Friday, August 21, 2009

France as a Knowledge-Limiting Society

This is an idea I've been developing for a while. I think that French society is one that is built around the idea of compartmentalized knowledge, that no one should know everything, that you learn from those who already know something, the idea that you have a certain set of knowledge, and you should not stray beyond your knowledge box.

Take fonctionnaires at the préfecture, for example. They always know better than you what papers to bring in. Even if another fonctionnaire told you to bring in a certain set of documents, the next guy you talk to will give you an entirely different list! You have no way of knowing what is true because you, not being one of those fortunate employees of the préfecture, do not have access to The Definitive List. You are completely dependent on them to give you information.

Or doctors. Many French doctors (my jerk specialist, certainly, but not my generalist) believe that they are God and that you, the lowly patient, cannot possibly comprehend anything about medecine, medications, or how the body works. What right do you have to know what is happening to your body and why when you cannot possibly understand any of it without having been through the same extensive schooling as they have? When I disagreed with my doctor's medication plan for me (because he was wrong) he told me that he is a world acknowledged "expert" and that I should basically shut my mouth and do as he said, without any real explanation as to why he was correct besides his self-described status as an expert. Even nurses are reluctant to explain things and answer questions. Without their level of schooling, we cannot ever hope to attain the same exalted state of enlightenment, regardless of years of experience dealing with our own medical problems or knowledge that we can harvest ourselves over the dreaded internet.

What about their obsession with certificates and qualifications? Despite the fact that I have a four year college degree I would probably never be hired to work in a retail clothing store because I don't have the silly sales certificate. In order to have a management position at a factory, you have to have a BTS, so a guy who has worked on the line for 20 years and has proved his worth but doesn't have a BTS can't earn a management position based on proven experience, knowledge, and leadership skills.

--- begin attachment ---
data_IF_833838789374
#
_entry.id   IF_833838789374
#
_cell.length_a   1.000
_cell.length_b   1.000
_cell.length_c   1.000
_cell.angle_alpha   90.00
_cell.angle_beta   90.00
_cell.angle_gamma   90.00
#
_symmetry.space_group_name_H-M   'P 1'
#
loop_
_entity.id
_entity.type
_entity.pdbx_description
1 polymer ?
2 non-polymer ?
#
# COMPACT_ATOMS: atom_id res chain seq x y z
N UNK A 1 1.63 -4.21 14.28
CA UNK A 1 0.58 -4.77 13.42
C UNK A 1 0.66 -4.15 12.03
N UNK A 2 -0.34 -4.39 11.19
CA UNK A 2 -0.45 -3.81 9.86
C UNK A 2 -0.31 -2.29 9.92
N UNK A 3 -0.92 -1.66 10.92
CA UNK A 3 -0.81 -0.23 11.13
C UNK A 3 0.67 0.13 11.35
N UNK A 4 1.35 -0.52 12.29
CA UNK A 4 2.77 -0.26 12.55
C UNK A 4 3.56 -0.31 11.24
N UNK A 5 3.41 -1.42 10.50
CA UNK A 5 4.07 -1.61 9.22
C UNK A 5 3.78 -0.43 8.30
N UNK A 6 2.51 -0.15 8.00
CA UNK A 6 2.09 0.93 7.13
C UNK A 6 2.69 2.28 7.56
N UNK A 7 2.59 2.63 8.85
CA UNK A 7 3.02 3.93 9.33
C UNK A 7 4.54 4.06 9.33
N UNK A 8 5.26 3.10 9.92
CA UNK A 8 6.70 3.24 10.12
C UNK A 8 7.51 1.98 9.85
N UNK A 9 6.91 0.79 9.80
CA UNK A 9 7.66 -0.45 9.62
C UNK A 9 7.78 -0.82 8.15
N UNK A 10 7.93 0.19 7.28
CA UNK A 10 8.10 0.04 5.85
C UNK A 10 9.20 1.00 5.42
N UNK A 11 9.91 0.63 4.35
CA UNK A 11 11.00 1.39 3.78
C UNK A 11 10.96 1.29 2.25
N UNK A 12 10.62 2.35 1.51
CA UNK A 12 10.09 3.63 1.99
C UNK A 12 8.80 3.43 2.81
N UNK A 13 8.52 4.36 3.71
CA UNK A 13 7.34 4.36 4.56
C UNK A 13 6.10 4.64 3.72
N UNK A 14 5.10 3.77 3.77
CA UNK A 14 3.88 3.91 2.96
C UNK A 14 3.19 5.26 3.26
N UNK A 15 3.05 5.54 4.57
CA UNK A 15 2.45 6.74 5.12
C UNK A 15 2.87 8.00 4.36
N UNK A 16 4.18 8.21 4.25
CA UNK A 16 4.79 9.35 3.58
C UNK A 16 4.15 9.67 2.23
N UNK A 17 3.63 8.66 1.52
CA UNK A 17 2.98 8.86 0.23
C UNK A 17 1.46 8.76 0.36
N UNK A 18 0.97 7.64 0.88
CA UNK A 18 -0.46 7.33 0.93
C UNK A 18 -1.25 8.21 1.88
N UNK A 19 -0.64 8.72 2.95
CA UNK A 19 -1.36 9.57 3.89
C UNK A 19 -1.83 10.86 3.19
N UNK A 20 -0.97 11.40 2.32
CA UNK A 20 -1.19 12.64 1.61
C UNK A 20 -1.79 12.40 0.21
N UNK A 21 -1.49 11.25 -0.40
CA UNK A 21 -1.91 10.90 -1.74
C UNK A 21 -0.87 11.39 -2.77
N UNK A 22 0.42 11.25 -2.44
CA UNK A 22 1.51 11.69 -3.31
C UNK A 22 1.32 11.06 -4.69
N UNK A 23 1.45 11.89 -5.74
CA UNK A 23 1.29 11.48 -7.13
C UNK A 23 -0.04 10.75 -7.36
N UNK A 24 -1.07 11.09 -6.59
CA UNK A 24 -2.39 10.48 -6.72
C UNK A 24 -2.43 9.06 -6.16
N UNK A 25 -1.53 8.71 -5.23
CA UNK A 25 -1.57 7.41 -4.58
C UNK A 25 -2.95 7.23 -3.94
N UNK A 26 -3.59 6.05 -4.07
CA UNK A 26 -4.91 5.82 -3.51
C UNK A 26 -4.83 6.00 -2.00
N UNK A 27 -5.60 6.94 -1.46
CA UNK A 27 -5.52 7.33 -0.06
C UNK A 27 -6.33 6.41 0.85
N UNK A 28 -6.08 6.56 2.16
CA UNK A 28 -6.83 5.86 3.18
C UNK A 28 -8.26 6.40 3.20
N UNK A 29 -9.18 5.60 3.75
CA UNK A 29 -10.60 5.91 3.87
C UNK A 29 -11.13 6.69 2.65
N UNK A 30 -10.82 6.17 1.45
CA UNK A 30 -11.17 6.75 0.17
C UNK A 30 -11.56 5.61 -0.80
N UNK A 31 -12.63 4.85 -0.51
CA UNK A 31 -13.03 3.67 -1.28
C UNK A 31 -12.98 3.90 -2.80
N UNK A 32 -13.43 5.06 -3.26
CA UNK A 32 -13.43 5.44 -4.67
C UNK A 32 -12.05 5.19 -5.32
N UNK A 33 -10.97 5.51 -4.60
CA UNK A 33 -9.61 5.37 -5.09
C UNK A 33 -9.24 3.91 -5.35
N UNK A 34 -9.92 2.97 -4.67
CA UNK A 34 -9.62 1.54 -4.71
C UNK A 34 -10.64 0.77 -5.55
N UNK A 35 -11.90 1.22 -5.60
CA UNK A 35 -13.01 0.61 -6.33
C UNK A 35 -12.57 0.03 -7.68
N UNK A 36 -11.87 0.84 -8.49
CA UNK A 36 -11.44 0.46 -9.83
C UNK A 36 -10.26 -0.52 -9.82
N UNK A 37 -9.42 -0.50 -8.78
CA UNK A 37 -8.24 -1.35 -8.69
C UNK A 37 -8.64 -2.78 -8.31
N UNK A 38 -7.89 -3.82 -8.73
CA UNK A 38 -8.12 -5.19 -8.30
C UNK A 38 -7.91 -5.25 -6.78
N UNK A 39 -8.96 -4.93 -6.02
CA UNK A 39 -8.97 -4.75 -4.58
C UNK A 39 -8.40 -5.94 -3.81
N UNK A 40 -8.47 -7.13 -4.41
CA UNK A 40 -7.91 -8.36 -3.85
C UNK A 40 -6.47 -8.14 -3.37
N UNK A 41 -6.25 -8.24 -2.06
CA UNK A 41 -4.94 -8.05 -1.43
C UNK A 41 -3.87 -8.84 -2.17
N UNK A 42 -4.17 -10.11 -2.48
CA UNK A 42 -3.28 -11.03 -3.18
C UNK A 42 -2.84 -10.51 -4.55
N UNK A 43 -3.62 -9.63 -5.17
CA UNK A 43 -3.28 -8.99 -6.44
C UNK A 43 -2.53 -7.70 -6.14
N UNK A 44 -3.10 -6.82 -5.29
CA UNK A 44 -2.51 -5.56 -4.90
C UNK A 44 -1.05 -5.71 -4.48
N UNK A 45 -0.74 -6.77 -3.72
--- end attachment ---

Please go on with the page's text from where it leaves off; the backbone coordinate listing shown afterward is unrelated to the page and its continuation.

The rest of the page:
Even the public schools are part of this, although that is changing. Who else has worked with old school teachers who expect the kids to sit down, shut up, listen, and then regurgitate everything the teacher has said without ever questioning it or learning critical thinking and analytical skills?

While the fact that Einstein flunked math in fourth grade and that Bill Gates dropped out of college are very well known in the US, few people in France tell these stories. I can only think of one story I've ever been told about a French person who picked himself up by his bootstraps (to use an extremely American expression) and earned their way to success without having all the trappings of the elite: Nicolas Sarkozy. I knew that story, however, from reading American newspapers, and not because someone French told it to me. This is perhaps not the best example because we know how unpopular Sarko is, but in general the French don't seem to value these types of stories about self-made people who rose out of nothing to become successful. The idea of the "self-made woman" is one of the most important components of the American Dream, whereas in France it barely exists. Justice Sonia Sotomayor's personal story was a huge component of the discussions about her candidacy for the Supreme Court. Even if these people who rise from humble circumstances to great success do exist in France, their stories are not told and admired the way they are in the US.

This isn't meant to be a critical "France is so terrible because...." post, I'm just putting some observations that I have made out there as sort of an experiential sociological writing about what I learned during my time in France. These are of course just my experiences in "my" France, and I would be interested to hear what others think, especially about the idea of the self made person in France, because my experience on that topic may be part of the fact that I lived in the second worst département in France.

I also think this idea of knowledge limiting goes hand in hand with France as an extremely hierarchical society but that is a post for another day.


Jennie said...

Heh, how true. I was going to mention something about the hierarchical society too, and I think that plays a large part. Everybody is expected to play their role and never deviate from it or question the knowledge/actions of others.

Another example is at universities - there are no student evaluations of professors because the students' opinions don't matter. They are lowly students and so who cares if they don't like their professors or think thy are bad teachers? It won't make any difference because as students they don't know what it's like to be a professor because they didn't go through the same schooling, so how can they evaluate them? They are not equals at all, and for the inferior to pass judgment on the superior is unheard of! quel horreur !

shannon said...

Totally agree (probably because I was practically your neighbor. LOL.). But sometimes, I think Americans are too much at the other extreme which isn't necessarily always a good thing either.

Jenny's comment about university profs made me think about how strange it must be for Middlebury's language school profs during their first year there. They get evaluated twice during the summer weeks. They are world famous profs, lecturers, etc, and they're getting evaluated on how well they teach and if the students like them? *gasp* The horror!